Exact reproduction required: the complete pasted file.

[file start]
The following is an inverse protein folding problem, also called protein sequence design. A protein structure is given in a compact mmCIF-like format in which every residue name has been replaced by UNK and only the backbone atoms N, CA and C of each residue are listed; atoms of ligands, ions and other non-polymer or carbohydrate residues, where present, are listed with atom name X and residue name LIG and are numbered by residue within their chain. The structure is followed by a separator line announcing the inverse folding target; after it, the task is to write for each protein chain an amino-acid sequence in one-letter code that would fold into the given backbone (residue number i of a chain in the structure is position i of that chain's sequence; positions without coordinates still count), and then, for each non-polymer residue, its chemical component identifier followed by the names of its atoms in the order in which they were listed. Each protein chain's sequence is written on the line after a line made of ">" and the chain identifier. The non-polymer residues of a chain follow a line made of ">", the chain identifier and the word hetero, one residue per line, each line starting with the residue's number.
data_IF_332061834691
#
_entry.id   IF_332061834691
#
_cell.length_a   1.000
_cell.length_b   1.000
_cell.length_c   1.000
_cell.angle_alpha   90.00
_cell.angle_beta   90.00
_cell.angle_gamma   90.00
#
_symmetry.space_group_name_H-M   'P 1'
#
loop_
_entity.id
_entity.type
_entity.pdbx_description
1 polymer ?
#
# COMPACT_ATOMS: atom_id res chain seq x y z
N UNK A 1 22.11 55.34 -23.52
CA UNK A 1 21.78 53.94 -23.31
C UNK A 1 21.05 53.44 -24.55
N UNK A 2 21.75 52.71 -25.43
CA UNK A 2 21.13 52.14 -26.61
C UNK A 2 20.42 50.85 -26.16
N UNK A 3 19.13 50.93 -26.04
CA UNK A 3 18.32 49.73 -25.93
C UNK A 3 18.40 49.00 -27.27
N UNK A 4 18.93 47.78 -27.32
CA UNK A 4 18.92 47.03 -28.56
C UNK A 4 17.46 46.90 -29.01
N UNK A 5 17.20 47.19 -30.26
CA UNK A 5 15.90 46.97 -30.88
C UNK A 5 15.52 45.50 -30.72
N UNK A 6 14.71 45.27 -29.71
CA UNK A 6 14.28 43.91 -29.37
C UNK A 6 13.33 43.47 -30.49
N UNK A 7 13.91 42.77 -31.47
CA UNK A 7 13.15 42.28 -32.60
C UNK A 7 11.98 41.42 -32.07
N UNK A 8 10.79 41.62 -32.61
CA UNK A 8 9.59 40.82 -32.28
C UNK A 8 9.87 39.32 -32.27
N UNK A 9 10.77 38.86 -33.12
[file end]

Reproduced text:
The following is an inverse protein folding problem, also called protein sequence design. A protein structure is given in a compact mmCIF-like format in which every residue name has been replaced by UNK and only the backbone atoms N, CA and C of each residue are listed; atoms of ligands, ions and other non-polymer or carbohydrate residues, where present, are listed with atom name X and residue name LIG and are numbered by residue within their chain. The structure is followed by a separator line announcing the inverse folding target; after it, the task is to write for each protein chain an amino-acid sequence in one-letter code that would fold into the given backbone (residue number i of a chain in the structure is position i of that chain's sequence; positions without coordinates still count), and then, for each non-polymer residue, its chemical component identifier followed by the names of its atoms in the order in which they were listed. Each protein chain's sequence is written on the line after a line made of ">" and the chain identifier. The non-polymer residues of a chain follow a line made of ">", the chain identifier and the word hetero, one residue per line, each line starting with the residue's number.
data_IF_332061834691
#
_entry.id   IF_332061834691
#
_cell.length_a   1.000
_cell.length_b   1.000
_cell.length_c   1.000
_cell.angle_alpha   90.00
_cell.angle_beta   90.00
_cell.angle_gamma   90.00
#
_symmetry.space_group_name_H-M   'P 1'
#
loop_
_entity.id
_entity.type
_entity.pdbx_description
1 polymer ?
#
# COMPACT_ATOMS: atom_id res chain seq x y z
N UNK A 1 22.11 55.34 -23.52
CA UNK A 1 21.78 53.94 -23.31
C UNK A 1 21.05 53.44 -24.55
N UNK A 2 21.75 52.71 -25.43
CA UNK A 2 21.13 52.14 -26.61
C UNK A 2 20.42 50.85 -26.16
N UNK A 3 19.13 50.93 -26.04
CA UNK A 3 18.32 49.73 -25.93
C UNK A 3 18.40 49.00 -27.27
N UNK A 4 18.93 47.78 -27.32
CA UNK A 4 18.92 47.03 -28.56
C UNK A 4 17.46 46.90 -29.01
N UNK A 5 17.20 47.19 -30.26
CA UNK A 5 15.90 46.97 -30.88
C UNK A 5 15.52 45.50 -30.72
N UNK A 6 14.71 45.27 -29.71
CA UNK A 6 14.28 43.91 -29.37
C UNK A 6 13.33 43.47 -30.49
N UNK A 7 13.91 42.77 -31.47
CA UNK A 7 13.15 42.28 -32.60
C UNK A 7 11.98 41.42 -32.07
N UNK A 8 10.79 41.62 -32.61
CA UNK A 8 9.59 40.82 -32.28
C UNK A 8 9.87 39.32 -32.27
N UNK A 9 10.77 38.86 -33.12